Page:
Regenerative Agriculture Techniques

Regenerative agricultural techniques focus on improving soil health. They may also prove key to combating climate change, an existential threat to our planet. Regenerative agriculture can transfer huge quantities of carbon to the soil rather than releasing it into the atmosphere, where it is a major source of greenhouse gases. Those gases are a primary contributor to climate change.

 

All 100% grass fed, grass finished beef available from Thousand Hills Lifetime Grazed was raised using regenerative agriculture principles. Learn more about these principles and how they affect your meal.  

 

Rotational Grazing

 

Rotational pasture grazing is a cornerstone of raising livestock via regenerative agriculture. This practice involves allowing animals to graze on only one area of a pasture at a time. This is done by subdividing the pasture or grasslands into smaller paddocks. Cattle are grazed in a paddock for several hours to several days, then are moved on to the next paddock, where the process repeats itself. The grass on which they graze should prove optimal for maturity and height.

 

The grazed area is left to rest and recover. This practice permits forage plants to regenerate. Eventually, the carrying capacity of the land and yield is increased.

 

Rotational grazing is known by other terms, including Adaptive Multi-Paddock (AMP) grazing. The movement of cattle mimics that of the wild herbivores, such as bison, that once roamed prairie grasslands.  

 

When livestock are allowed to graze continuously, they deplete the soil’s organic matter. Plants do not have time to recover, affecting their root systems. Without deep roots, plants lose the ability to hold water effectively. Rotational grazing can bring life back to damaged soil.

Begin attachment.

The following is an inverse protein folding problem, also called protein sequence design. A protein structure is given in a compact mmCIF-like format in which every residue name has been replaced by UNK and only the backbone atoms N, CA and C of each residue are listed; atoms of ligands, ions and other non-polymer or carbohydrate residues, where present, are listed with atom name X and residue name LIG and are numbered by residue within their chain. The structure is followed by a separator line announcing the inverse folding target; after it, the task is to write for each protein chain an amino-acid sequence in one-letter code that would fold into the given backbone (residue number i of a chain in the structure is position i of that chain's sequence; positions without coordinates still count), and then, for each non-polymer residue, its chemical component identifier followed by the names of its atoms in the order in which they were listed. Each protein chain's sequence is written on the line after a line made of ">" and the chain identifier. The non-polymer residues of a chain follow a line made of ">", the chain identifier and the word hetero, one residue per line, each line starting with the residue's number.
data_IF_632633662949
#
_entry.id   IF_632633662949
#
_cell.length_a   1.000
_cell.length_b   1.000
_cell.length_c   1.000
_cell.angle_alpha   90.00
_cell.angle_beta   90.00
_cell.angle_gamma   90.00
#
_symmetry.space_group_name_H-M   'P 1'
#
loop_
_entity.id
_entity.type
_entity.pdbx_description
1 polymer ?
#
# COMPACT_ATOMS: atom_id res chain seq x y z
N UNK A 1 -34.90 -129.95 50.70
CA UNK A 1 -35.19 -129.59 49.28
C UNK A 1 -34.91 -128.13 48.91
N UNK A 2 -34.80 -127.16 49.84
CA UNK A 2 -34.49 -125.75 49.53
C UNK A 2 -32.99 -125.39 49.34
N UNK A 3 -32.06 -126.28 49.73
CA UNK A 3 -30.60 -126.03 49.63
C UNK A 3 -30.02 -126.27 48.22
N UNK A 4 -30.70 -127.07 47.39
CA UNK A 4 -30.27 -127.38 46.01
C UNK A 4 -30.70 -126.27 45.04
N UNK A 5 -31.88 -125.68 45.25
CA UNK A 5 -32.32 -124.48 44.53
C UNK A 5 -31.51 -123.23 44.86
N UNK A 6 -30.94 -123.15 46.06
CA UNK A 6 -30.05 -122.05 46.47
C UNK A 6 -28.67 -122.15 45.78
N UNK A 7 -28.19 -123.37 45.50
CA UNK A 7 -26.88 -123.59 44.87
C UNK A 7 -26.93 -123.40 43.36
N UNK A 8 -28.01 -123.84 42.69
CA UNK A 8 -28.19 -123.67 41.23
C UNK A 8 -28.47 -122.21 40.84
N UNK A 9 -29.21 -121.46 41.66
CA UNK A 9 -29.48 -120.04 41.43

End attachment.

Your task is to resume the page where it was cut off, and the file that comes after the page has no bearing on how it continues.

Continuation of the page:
Avoiding Herbicides and Pesticides

 

Regenerative agriculture avoids the use of herbicides and pesticides. These chemicals not only kill off native wildlife but damage the microbial health of the soil.

 

Instead of herbicides and pesticides, regenerative farmers and ranchers rely on techniques such as cover cropping and reduced tillage. By planting cover crops, infestations by insects and weeds are minimized. These crops also reduce erosion and improve soil structure. Healthy soils are necessary for environmentally sustainable pest management. Good soil structure resists pests much more efficiently than soils with poor structure.

 

Tilling the soil for planting crops involves turning over up to 10 inches of soil. Over time, tillage loosens. Plant materials covering the soil are removed. The soil is left bare, making it more vulnerable to water and wind erosion. Tilled soil loses the ability to retain water and filter nutrients. The practice removes or destroys beneficial insects and microbes necessary for soil health. Tillage creates the need for using potentially harmful pesticides and herbicides because the soil can no longer protect itself.

 

No-till farming requires special equipment for minimal soil disturbance when planting seeds. No-till or reduced tilling uses dry hay, straw, or mulches for weed suppression. The soil biome is able to regenerate.

 

Natural Fertilizer

 

Rather than use chemical fertilizers, cattle raised using regenerative agriculture naturally fertilize the land through their manure. Manure contains organic matter and nutrients, replenishing soils.

 

It attracts birds, earthworms, and other wildlife that sample droppings and spread seeds within the manure. This, in turn, increases biodiversity.

 

No Hormones or Antibiotics

Conventionally-raised cattle spend their last months in crowded feedlots, technically known as Concentrated Animals Feeding Operations (CAFOs). While there, they are fattened on grain and fed hormones to boost weight.

 

Because cattle are packed in and cannot practice natural behaviors, they are more likely to become sick. The preventive use of antibiotics can keep some of these diseases at bay, but these medications enter the food chain through the meat.

 

Grass fed beef spend their entire lives on grass or forage. They live the way Nature intended. They are never fed grain, hormones, or antibiotics. They do take longer to gain weight, so are slaughtered at a later date than conventionally raised beef.

 

We Use Regenerative Agriculture to Produce Our 100% Grass Fed Beef

 

When you order grass fed beef from Thousand Hills Lifetime Grazed, you are doing more than receiving healthy, nutritious food. You, too, are part of an ecosystem, one that recognizes the need for sustainable land management practices. You are willing to pay a bit more for grass fed beef because you recognize that good land stewardship is crucial.  

 

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